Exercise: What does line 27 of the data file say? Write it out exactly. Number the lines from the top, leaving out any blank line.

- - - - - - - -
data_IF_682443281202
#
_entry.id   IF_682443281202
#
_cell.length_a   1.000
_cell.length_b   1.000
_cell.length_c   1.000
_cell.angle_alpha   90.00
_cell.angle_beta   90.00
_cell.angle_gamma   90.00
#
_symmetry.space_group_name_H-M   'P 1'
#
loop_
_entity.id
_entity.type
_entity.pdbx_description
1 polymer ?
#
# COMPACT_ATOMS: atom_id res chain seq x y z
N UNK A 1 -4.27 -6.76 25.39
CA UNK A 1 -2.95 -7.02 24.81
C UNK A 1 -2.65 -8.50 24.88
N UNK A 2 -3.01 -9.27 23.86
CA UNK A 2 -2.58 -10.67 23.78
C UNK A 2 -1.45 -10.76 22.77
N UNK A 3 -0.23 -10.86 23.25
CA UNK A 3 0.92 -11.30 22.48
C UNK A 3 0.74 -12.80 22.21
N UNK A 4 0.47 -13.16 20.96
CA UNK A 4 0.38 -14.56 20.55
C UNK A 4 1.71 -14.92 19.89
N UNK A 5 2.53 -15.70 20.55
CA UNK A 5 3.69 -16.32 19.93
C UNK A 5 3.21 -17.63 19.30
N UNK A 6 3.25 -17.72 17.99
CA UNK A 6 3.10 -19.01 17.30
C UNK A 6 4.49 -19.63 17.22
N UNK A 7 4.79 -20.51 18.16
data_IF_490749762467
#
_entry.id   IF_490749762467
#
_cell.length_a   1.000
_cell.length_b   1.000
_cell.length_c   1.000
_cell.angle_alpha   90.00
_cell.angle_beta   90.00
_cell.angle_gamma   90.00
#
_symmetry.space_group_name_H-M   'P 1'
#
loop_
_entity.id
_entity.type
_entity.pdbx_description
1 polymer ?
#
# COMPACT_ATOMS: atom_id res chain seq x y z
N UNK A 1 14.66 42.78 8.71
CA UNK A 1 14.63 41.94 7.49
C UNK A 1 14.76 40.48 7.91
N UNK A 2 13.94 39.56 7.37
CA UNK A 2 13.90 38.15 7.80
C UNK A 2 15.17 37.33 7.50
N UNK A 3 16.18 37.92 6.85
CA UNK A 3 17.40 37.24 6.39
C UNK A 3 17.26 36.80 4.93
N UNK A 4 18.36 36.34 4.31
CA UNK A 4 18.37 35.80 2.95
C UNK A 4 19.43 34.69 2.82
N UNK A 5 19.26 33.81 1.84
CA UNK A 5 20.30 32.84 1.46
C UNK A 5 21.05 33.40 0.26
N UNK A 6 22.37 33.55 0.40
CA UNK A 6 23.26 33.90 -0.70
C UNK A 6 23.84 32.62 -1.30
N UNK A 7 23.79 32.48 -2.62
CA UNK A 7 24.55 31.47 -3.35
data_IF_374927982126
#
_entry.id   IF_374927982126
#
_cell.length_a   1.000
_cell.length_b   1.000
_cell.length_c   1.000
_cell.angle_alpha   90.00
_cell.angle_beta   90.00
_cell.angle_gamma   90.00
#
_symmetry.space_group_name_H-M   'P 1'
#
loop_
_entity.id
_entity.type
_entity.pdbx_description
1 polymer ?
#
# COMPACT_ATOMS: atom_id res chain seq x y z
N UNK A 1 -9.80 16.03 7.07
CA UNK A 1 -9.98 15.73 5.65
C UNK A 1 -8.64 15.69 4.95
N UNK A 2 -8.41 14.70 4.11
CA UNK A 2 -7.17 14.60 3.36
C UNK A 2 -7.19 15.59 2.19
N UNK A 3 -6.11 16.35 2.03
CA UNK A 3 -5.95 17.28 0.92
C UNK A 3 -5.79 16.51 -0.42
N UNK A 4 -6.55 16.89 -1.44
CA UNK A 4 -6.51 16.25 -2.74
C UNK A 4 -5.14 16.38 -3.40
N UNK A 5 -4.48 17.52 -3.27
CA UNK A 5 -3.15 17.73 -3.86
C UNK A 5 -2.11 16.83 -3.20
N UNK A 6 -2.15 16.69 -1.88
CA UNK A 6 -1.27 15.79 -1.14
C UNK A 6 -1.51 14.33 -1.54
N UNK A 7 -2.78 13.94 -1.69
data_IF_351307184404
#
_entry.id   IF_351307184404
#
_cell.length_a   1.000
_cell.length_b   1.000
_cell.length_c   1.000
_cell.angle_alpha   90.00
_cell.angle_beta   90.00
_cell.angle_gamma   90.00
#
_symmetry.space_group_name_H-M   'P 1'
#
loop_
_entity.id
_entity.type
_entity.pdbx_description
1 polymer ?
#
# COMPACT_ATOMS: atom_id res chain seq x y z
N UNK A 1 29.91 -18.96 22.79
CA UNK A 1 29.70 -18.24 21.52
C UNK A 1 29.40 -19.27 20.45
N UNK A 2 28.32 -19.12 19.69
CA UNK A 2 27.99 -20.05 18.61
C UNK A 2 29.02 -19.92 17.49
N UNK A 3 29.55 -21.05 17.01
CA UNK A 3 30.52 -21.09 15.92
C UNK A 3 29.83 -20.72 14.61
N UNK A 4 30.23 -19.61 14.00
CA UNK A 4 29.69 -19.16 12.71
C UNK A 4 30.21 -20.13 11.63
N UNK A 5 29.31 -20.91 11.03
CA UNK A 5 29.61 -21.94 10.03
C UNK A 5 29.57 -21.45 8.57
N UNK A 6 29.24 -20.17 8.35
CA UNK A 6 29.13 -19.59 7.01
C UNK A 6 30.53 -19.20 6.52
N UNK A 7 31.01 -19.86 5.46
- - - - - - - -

N UNK A 3 -0.23 -10.86 23.25